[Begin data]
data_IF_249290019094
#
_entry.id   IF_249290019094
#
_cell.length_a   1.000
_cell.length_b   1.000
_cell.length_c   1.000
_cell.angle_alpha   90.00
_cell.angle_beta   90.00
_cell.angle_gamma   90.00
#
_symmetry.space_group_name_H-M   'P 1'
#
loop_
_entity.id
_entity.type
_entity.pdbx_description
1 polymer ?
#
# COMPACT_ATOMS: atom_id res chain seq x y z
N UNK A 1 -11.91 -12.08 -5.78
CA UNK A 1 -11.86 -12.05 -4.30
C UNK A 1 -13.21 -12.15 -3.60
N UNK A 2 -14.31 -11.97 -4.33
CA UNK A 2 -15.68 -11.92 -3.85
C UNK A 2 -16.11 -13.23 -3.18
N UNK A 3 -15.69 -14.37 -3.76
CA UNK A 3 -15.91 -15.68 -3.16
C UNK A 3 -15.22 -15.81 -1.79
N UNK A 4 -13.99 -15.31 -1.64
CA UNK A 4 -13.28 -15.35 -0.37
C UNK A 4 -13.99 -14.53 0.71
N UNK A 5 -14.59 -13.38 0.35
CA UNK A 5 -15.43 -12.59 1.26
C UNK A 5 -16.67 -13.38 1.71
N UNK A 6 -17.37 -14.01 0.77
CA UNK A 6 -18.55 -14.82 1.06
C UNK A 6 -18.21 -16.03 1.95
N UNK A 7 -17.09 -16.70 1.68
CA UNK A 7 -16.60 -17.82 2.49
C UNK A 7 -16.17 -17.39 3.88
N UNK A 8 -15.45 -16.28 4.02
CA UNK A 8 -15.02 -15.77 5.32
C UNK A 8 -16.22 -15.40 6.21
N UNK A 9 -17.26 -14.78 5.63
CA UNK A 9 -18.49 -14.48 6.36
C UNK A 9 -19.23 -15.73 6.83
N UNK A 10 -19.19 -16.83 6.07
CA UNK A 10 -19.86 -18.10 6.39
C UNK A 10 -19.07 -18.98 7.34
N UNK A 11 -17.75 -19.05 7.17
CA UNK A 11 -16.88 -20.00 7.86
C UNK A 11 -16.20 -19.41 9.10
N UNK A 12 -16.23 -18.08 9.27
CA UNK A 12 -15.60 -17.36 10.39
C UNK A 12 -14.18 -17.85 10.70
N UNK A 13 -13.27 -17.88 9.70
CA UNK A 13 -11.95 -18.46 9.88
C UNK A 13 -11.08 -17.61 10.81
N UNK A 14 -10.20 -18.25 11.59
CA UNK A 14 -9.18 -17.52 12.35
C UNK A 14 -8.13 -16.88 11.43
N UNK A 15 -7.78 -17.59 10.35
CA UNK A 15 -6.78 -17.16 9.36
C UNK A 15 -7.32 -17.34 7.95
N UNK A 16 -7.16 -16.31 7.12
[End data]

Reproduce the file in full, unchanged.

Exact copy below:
data_IF_249290019094
#
_entry.id   IF_249290019094
#
_cell.length_a   1.000
_cell.length_b   1.000
_cell.length_c   1.000
_cell.angle_alpha   90.00
_cell.angle_beta   90.00
_cell.angle_gamma   90.00
#
_symmetry.space_group_name_H-M   'P 1'
#
loop_
_entity.id
_entity.type
_entity.pdbx_description
1 polymer ?
#
# COMPACT_ATOMS: atom_id res chain seq x y z
N UNK A 1 -11.91 -12.08 -5.78
CA UNK A 1 -11.86 -12.05 -4.30
C UNK A 1 -13.21 -12.15 -3.60
N UNK A 2 -14.31 -11.97 -4.33
CA UNK A 2 -15.68 -11.92 -3.85
C UNK A 2 -16.11 -13.23 -3.18
N UNK A 3 -15.69 -14.37 -3.76
CA UNK A 3 -15.91 -15.68 -3.16
C UNK A 3 -15.22 -15.81 -1.79
N UNK A 4 -13.99 -15.31 -1.64
CA UNK A 4 -13.28 -15.35 -0.37
C UNK A 4 -13.99 -14.53 0.71
N UNK A 5 -14.59 -13.38 0.35
CA UNK A 5 -15.43 -12.59 1.26
C UNK A 5 -16.67 -13.38 1.71
N UNK A 6 -17.37 -14.01 0.77
CA UNK A 6 -18.55 -14.82 1.06
C UNK A 6 -18.21 -16.03 1.95
N UNK A 7 -17.09 -16.70 1.68
CA UNK A 7 -16.60 -17.82 2.49
C UNK A 7 -16.17 -17.39 3.88
N UNK A 8 -15.45 -16.28 4.02
CA UNK A 8 -15.02 -15.77 5.32
C UNK A 8 -16.22 -15.40 6.21
N UNK A 9 -17.26 -14.78 5.63
CA UNK A 9 -18.49 -14.48 6.36
C UNK A 9 -19.23 -15.73 6.83
N UNK A 10 -19.19 -16.83 6.07
CA UNK A 10 -19.86 -18.10 6.39
C UNK A 10 -19.07 -18.98 7.34
N UNK A 11 -17.75 -19.05 7.17
CA UNK A 11 -16.88 -20.00 7.86
C UNK A 11 -16.20 -19.41 9.10
N UNK A 12 -16.23 -18.08 9.27
CA UNK A 12 -15.60 -17.36 10.39
C UNK A 12 -14.18 -17.85 10.70
N UNK A 13 -13.27 -17.88 9.70
CA UNK A 13 -11.95 -18.46 9.88
C UNK A 13 -11.08 -17.61 10.81
N UNK A 14 -10.20 -18.25 11.59
CA UNK A 14 -9.18 -17.52 12.35
C UNK A 14 -8.13 -16.88 11.43
N UNK A 15 -7.78 -17.59 10.35
CA UNK A 15 -6.78 -17.16 9.36
C UNK A 15 -7.32 -17.34 7.95
N UNK A 16 -7.16 -16.31 7.12